Gaucho used to be a fixed spend per head, but guests can now come in and have steak, chips and everything for £25 to £30. At the same time they can upgrade in Cau and spend the same. What we’ve done with Gaucho is make sure there are more accessible price points because even our regulars need us for different things at different times.
Gaucho spend per head differs between every restaurant. On some days it can start at £30 and there’ll be other days when the big boys in Broadgate have had a great day in the City and will be out drinking red wine, so average spend will be £80. It’s the same with Cau, depending on where you are. Some days it will be £40, other days it will be £20.
How does average spend per head compare with the wider industry?
We regularly do a sensitivity check to look at how we appear and make sure we’re represented in the best way. I think there is an expectation that the spend per head is going to be massive because the restaurants are quite grand and beautiful. But if people are going to spend and go that extra mile, you have to make sure that everything else matches up. That’s why huge investment goes into things like training, look and feel.
How much of Gaucho’s ingredients are imported? And what impact has inflation, at its highest since September 2013, had on the cost of ingredients?
The beef and the wines are imported. But we have our own vineyard, so a lot of the wines going onto the list were made two years ago. And we work closely with all our other suppliers, looking at what we do and how we do it. We’re keen to maintain our pricing because we think that’s important.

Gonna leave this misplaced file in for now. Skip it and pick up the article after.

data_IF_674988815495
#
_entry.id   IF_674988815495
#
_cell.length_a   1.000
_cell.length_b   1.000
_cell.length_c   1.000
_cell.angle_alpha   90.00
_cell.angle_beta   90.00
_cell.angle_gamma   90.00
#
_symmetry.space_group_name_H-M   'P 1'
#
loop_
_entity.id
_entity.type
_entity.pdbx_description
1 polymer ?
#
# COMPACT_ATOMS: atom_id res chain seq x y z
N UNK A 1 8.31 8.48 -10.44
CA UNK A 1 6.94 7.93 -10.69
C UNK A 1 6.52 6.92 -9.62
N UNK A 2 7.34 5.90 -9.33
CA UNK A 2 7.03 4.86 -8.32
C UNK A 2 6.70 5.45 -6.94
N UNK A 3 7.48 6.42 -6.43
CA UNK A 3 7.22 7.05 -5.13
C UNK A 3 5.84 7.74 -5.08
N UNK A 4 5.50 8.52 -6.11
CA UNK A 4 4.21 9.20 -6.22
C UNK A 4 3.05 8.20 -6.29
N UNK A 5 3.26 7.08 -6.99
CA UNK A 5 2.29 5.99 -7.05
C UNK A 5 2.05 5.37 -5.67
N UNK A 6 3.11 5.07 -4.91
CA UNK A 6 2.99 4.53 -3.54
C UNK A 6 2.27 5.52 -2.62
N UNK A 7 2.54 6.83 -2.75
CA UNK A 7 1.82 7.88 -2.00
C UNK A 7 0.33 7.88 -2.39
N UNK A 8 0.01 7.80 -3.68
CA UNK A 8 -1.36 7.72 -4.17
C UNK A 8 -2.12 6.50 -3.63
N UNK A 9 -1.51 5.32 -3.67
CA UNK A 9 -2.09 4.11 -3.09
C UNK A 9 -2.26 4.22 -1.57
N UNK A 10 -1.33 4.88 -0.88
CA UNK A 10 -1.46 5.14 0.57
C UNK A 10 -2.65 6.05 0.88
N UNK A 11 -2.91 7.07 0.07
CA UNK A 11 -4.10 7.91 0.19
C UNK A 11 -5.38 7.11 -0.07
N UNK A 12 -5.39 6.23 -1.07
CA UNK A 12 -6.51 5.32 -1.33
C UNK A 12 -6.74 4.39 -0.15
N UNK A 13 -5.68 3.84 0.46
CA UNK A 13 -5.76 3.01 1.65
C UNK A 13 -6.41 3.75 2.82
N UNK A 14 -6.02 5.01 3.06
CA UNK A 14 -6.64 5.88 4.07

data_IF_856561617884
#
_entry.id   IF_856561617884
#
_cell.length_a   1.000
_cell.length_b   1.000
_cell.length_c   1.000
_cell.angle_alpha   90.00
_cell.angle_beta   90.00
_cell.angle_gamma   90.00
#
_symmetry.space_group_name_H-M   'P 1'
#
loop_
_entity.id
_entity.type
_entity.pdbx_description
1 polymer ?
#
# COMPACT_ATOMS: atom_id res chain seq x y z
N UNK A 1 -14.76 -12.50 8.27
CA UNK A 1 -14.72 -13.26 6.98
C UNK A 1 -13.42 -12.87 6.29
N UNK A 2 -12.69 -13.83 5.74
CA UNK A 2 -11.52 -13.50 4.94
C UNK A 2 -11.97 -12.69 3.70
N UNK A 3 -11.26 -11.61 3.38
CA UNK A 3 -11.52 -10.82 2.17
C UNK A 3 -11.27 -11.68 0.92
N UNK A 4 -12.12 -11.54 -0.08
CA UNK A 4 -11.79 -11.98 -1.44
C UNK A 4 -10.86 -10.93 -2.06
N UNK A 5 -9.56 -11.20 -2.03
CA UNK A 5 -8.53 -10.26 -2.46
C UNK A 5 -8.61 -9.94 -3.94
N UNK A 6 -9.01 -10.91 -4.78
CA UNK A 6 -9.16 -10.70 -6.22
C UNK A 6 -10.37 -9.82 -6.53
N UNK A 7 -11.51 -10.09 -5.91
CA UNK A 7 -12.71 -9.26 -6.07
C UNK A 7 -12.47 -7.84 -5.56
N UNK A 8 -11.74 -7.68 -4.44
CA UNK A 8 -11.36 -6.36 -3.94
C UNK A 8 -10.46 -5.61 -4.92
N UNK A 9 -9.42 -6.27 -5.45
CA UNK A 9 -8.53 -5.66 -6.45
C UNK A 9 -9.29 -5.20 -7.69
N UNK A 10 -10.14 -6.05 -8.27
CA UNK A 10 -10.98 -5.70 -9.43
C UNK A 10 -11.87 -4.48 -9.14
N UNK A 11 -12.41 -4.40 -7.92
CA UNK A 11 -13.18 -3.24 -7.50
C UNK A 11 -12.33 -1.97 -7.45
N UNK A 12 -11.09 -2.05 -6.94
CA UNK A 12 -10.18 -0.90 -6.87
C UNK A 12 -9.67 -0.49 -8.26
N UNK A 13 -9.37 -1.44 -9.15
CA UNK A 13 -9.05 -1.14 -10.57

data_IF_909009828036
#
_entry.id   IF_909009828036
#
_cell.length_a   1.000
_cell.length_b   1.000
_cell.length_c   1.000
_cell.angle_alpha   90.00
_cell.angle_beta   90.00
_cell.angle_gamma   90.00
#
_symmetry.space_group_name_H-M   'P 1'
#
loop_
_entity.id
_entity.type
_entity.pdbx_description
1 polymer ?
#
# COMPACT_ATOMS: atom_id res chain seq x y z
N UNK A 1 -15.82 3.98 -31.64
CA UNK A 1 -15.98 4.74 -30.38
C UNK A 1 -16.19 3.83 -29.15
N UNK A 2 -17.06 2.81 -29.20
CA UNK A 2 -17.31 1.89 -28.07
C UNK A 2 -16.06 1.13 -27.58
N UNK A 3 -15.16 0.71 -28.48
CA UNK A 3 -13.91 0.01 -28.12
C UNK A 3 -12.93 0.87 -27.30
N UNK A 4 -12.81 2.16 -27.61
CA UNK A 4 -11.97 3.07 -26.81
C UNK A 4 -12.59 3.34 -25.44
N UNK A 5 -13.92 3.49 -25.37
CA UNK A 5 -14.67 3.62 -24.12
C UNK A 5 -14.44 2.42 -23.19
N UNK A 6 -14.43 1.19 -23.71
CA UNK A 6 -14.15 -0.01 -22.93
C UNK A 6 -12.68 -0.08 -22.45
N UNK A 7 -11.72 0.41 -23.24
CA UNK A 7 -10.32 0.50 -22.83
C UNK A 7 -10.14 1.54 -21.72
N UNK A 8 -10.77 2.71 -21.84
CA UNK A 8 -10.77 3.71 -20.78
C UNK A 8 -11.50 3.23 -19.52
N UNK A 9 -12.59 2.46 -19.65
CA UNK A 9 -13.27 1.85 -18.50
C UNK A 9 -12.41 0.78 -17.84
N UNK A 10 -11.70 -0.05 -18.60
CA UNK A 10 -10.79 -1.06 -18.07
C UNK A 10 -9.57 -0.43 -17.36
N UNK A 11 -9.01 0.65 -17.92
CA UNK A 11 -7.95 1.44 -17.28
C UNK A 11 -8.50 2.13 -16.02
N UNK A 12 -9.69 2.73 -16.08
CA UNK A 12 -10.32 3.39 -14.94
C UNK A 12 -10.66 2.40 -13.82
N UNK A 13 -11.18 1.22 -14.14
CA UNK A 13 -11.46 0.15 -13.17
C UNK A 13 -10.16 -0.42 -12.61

Inflation means we have to constantly make sure we have exceptional chefs, the right systems in place to minimise wastage and control the things we can. And that’s not a bad thing. Inflation and other things going on in the big wide world have made us sharper and leaner. The things that aren’t negotiable are what we focus on front of house. The guests must constantly feel loved and that they’re getting the best possible experience and the best value.
How has the Gaucho offer evolved since its inception in 1994?
The focus on provenance and quality of ingredients has driven things. The change started in 2005 when we introduced things like ceviches. We’ve always known we have amazing grillers and incredible beef and we wanted to make sure the rest of the menu stands up to the beef.
Since we launched the Gaucho Academy in 2006, we’ve been fanatical about service. That continues to be one of our biggest investments. It’s a massive undertaking to make sure that even in challenging times you don’t cut the corners with training. It’s a core value.
A hunk of steak accompanied by a robust glass of red has very masculine connotations. How do you make sure the Gaucho brand has broad appeal?
In 2000, when I joined, Gaucho was a very masculine restaurant with lots of wood, metal and stripped-back brick, and it’s become more feminine, which I love. The clientele at our City restaurant in 1991/92 was about 90% male. And now we have a good 40% that is made up of women.
We were really conscious that the restaurants needed to be about more than somewhere the guys could came for a hunk of beef and a glass of Malbec. But I also think the world is different now and women are also quite happy to have a hunk of beef and a glass of Malbec. It’s about making sure they feel just as comfortable doing that.